You might be able to use this to dial back the number of not-absolutely-necessary CTs performed in the ED.
  • Recommended by: Justin Hensley

RR Trash

Doss M. Radiation dose justification and optimization should not be applied to medical imaging in emergency medicine. Ann Emerg Med 2014; 64(3):332-3. PMID: 25149970

  • Editorial that discusses the idea that what we know about radiation and risks of malignancy is wrong. The author reviews recent literature and argues that the estimates of medical imaging induced malignancy are off base as they are based on an incorrect risk projection model. Furthermore, he goes on to state there is reason to suspect that low dose radiation may, in fact, be beneficial and reduce cancer risk. While it’s clear that we don’t fully comprehend the impact of medical radiation, this editorial adds little to the discussion. The author only cites his own research on the topic. The claims of reducing cancer are particularly short on data to support them.
  • Recommended by: Jeremy Fried, Reuben Strayer

RR Boffintastic

Blood pressure-lowering treatment based on cardiovascular risk: a meta-analysis of individual patient data. The Blood Pressure Lowering Treatment Trialists’ Collaboration. Lancet 2014; 384 (9943): 591-598. PMID: 25131978

  • OK its preventative care – not sexy. But a great look at risk and the way we get carried away with numbers.
    Does lowering a pts BP help reduce their CVD risk?
    Well… yes
    Relative risk benefits for all CVD risk groups fell with BP reduction – but, it is really only in the higher risk groups where you get a useful ABSOLUTE risk reduction.
    So most importnat to target therapy at pts who will derive the benefits
  • Recommended by: Casey Parker

RR Eureka

Petinaux B et al. Accuracy of radiographic readings in the emergency department. Am J Emerg Med 2011; 29(1):18-25. PMID: 20825769

  • Many emergency physicians read their own plain films in real time and make clinical decisions based on their own reads.
    This study looked at one institution’s discrepancy rate between EP and radiologist plain film reads over 10 years. They found overall an ~3% discrepancy rate on all plain films. This of course does not mean the radiologist was correct in every discrepancy. But it does show we agree most of the time.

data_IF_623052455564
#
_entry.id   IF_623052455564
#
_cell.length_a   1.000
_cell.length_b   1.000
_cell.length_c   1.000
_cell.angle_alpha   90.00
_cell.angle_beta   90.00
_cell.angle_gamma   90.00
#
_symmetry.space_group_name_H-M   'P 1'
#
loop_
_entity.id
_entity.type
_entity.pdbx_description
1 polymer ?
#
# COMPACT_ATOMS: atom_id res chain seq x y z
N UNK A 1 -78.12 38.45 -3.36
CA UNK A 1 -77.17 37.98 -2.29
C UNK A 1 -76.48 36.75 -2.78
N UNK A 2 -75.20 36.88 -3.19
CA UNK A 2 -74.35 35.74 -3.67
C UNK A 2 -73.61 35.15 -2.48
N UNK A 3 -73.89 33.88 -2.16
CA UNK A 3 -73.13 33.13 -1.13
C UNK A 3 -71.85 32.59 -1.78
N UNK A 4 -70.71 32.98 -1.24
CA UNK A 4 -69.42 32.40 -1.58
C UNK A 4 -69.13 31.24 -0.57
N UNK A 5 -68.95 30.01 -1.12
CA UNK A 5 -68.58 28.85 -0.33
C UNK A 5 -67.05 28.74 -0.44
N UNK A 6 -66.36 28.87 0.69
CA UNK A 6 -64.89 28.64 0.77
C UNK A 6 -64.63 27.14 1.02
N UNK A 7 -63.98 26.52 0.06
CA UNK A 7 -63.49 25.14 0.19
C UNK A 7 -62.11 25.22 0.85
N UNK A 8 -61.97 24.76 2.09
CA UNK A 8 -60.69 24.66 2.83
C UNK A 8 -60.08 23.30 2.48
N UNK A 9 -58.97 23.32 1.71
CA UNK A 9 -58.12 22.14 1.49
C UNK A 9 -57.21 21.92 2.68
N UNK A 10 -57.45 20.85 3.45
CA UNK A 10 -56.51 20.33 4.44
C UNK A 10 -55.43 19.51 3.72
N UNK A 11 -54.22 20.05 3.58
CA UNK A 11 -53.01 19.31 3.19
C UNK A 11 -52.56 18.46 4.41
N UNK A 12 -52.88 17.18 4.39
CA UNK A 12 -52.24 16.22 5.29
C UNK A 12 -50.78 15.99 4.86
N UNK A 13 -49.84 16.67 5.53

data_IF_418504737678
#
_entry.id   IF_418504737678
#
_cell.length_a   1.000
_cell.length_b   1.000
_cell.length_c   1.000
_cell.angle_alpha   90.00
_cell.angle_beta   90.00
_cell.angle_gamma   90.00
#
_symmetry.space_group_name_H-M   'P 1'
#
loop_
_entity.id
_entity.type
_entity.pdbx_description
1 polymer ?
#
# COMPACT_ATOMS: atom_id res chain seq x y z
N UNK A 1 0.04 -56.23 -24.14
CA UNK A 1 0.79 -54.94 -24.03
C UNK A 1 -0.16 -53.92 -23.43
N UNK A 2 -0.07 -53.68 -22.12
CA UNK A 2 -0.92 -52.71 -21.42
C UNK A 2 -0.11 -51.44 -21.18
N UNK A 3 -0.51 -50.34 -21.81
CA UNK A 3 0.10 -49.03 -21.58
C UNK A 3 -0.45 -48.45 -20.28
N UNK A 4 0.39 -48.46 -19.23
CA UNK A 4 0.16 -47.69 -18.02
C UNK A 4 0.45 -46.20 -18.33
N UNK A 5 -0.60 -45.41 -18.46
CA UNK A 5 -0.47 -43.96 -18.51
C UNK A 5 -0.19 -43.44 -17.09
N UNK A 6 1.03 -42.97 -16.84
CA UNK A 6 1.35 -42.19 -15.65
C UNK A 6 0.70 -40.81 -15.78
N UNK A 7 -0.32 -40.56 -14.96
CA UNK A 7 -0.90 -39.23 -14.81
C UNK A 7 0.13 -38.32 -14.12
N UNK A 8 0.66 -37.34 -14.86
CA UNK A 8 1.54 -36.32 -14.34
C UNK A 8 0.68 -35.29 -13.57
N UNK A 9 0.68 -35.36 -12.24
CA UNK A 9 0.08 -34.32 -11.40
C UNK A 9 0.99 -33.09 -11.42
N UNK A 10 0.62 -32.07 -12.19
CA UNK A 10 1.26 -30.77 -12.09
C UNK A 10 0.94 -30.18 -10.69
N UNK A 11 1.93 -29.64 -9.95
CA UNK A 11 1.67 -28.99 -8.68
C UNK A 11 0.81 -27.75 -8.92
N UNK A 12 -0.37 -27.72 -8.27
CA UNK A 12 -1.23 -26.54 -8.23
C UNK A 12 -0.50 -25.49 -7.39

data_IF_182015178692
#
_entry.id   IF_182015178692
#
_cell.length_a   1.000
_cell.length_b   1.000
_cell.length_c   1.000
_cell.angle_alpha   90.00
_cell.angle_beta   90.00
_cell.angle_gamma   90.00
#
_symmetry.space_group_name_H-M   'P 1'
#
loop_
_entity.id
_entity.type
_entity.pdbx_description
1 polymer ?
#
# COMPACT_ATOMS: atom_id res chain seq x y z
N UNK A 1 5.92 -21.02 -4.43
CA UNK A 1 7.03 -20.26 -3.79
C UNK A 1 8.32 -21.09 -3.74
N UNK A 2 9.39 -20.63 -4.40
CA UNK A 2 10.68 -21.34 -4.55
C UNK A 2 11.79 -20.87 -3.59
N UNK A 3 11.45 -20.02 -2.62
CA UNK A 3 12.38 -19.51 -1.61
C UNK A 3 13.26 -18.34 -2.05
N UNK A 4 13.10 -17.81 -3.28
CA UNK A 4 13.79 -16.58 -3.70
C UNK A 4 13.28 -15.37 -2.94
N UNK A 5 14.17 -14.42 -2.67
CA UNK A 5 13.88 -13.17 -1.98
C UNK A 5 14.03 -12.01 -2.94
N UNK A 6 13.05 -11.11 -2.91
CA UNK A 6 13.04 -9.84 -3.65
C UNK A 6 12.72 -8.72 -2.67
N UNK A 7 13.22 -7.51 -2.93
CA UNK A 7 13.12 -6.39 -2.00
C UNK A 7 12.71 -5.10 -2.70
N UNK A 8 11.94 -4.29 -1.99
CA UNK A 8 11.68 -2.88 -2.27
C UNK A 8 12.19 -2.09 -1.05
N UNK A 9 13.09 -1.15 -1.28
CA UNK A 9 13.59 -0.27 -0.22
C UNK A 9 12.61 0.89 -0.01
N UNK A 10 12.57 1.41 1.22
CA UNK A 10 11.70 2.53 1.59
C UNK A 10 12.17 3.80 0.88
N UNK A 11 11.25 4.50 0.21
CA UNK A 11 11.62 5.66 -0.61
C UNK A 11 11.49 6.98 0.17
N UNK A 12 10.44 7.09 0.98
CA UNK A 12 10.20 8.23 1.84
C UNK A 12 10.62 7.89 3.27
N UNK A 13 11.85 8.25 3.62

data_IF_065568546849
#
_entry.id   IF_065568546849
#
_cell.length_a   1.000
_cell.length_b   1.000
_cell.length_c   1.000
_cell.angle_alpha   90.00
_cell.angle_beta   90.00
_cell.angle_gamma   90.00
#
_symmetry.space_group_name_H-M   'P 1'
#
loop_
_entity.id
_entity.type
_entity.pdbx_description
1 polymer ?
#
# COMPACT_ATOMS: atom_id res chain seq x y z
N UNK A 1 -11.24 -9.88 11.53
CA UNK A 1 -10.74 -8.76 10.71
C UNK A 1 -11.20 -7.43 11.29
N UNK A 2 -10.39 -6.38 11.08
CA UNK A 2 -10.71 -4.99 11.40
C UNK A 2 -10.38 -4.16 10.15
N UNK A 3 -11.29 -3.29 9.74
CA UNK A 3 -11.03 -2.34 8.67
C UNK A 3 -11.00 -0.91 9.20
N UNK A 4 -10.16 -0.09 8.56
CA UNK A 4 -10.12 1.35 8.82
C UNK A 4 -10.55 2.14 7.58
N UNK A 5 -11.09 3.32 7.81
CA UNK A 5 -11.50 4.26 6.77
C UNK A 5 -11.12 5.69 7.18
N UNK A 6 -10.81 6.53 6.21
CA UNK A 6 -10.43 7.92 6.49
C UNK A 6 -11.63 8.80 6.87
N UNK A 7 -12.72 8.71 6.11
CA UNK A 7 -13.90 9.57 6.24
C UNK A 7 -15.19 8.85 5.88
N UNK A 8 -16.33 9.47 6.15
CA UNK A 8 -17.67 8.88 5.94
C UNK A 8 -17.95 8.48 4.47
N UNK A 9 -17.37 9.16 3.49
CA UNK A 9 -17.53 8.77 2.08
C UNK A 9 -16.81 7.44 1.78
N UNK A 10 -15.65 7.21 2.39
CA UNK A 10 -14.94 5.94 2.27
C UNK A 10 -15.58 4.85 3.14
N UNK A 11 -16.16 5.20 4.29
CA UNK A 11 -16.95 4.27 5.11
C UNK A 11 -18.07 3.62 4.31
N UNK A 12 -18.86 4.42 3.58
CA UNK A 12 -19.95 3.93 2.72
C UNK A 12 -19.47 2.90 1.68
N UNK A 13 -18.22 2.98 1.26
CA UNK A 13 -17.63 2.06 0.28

Most interestingly, the rate of discrepancies requiring emergent change in management was a mere 0.056%!
  • Recommended by: Zack Repanshek

RR Game Changer

Williams BT et al. Emergency department identification and critical care management of a Utah prison botulism outbreak. Ann Emerg Med 2014; 64(1):26-31. PMID: 24331717

  • This article reviews an outbreak of botulism in a US prison system resulting from consumption of pruno (jailhouse wine). Food borne botulism is infrequent (20 cases/year in US) and outbreaks like this (8 cases) are critical in learning more about the disease. The authors provides information about time from consumption to onset of symptoms and severity of symptoms that are critical in understanding and recognizing this rare and potentially devastating disease. 
  • Recommended by: Anand Swaminathan

RR HOT STUFF

Braude D et al. Air Transport of Patients with Pneumothorax: Is Tube Thoracostomy Required Before Flight? Air Med J. 2014 Jul-Aug;33(4):152-6. PMID: 25049185

  • Conventional teaching dictates that all patients with any pneumothorax (PTX) should have a tube thoracostomy placed prior to air medical transport. However, this “rule” may delay transfer for definitive management of injuries and has not been shown to decrease the risk of adverse outcomes. This article is a retrospective review of trauma patients transported to a single trauma center with confirmed PTX who did not have a tube thoracostomy placed prior to transport. They found a low complication rate (6%) and all patients were successfully treated with needle decompression. Although prospective validation is required, this article challenges the conventional dogma.
  • Recommended by: Anand Swaminathan

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New Jersey Emergency Physician with academic focus on resident education and critical care in the ED. Strong supporter of FOAMed and its role in cutting down knowledge translation | @EMSwami |